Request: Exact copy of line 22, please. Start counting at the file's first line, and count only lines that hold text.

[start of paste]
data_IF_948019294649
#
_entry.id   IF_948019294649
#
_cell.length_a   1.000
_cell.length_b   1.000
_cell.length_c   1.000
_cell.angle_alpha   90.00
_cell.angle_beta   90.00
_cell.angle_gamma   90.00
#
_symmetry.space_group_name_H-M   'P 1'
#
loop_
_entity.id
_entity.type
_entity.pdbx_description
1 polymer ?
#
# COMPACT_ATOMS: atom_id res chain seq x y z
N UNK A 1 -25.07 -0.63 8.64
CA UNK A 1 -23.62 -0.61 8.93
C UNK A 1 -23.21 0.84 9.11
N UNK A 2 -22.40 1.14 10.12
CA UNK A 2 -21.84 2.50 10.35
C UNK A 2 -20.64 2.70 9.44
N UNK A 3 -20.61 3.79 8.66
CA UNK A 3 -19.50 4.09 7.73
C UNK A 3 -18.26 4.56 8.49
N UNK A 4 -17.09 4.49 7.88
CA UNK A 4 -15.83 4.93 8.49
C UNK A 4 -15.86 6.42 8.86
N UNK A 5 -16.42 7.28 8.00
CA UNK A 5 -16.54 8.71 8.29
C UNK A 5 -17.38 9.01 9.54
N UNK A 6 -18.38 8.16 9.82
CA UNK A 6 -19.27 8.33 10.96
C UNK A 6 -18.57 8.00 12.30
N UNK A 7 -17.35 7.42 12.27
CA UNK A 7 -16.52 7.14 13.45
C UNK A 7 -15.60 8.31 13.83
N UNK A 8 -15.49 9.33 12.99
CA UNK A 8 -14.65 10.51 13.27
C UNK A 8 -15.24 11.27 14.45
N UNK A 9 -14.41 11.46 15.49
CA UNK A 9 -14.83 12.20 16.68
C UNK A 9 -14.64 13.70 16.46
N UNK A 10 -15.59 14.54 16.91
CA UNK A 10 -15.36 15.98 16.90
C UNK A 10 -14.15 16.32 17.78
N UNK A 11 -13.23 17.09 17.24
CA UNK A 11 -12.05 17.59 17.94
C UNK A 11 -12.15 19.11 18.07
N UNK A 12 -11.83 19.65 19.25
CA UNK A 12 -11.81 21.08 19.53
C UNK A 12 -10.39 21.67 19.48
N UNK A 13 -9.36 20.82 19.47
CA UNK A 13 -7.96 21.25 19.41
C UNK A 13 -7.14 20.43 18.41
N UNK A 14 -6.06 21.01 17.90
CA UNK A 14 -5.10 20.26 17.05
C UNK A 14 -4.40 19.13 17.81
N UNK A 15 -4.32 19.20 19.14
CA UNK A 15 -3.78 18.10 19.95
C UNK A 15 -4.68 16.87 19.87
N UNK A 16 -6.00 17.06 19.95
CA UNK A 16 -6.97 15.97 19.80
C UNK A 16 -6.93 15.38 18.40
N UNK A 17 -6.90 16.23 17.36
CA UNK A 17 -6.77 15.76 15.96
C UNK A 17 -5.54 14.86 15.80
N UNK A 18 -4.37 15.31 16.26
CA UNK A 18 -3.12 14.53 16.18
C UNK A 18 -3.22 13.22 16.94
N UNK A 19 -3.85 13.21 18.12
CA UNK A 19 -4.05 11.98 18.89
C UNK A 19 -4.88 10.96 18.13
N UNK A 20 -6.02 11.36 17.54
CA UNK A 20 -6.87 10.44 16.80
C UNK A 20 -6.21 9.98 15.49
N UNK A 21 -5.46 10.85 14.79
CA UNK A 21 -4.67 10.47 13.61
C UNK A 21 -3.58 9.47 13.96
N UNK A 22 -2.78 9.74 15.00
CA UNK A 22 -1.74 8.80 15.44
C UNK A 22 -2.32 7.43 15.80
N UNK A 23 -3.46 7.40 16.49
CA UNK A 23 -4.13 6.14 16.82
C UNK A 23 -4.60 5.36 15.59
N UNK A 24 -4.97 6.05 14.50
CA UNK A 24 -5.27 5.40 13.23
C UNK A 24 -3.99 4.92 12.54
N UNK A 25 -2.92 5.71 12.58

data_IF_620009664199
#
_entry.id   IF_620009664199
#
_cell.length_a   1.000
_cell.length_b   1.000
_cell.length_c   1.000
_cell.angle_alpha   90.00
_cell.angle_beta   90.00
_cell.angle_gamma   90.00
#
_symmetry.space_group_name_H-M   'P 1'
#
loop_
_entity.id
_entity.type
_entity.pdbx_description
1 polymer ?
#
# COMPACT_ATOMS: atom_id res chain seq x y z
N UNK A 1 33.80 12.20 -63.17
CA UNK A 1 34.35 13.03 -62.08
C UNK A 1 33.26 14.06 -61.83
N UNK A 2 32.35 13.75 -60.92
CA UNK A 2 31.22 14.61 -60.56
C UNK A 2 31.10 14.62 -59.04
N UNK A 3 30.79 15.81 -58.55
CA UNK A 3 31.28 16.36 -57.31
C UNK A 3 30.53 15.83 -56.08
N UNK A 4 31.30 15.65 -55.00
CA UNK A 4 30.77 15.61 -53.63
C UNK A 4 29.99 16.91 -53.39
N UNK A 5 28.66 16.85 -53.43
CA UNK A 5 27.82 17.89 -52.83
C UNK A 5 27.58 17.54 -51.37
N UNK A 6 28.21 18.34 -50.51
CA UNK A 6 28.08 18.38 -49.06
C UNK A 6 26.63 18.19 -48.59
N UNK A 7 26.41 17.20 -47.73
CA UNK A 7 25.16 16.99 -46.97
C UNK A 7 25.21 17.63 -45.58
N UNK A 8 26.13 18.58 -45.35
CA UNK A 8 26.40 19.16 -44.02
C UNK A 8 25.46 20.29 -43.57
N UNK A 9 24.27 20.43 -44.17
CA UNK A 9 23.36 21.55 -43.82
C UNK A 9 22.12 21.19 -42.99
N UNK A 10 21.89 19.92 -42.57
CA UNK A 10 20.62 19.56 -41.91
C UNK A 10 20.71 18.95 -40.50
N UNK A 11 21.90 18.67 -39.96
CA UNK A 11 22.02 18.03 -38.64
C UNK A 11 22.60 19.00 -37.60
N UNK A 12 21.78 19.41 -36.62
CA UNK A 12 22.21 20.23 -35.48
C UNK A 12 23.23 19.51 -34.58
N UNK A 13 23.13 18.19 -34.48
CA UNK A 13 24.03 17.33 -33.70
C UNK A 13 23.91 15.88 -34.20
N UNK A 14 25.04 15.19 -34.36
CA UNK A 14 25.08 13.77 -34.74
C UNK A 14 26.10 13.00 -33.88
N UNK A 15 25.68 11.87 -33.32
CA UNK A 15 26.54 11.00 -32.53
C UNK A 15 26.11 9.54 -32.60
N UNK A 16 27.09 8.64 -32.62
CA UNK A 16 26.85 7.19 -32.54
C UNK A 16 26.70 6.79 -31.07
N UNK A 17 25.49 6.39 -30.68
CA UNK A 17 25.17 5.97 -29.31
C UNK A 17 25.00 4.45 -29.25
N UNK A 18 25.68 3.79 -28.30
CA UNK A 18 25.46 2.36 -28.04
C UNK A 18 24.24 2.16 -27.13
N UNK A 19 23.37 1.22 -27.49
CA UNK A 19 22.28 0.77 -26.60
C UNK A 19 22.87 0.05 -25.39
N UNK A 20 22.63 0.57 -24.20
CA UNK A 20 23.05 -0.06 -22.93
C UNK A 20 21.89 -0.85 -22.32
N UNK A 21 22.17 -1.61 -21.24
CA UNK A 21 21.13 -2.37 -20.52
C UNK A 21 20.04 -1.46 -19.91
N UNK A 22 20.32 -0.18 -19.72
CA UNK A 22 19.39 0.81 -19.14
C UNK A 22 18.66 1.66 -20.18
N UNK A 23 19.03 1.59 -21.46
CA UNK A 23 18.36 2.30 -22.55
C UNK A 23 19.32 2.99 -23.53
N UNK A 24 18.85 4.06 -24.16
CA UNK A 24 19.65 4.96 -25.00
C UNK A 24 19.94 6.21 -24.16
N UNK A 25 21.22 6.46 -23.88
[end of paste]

CA UNK A 1 -23.62 -0.61 8.93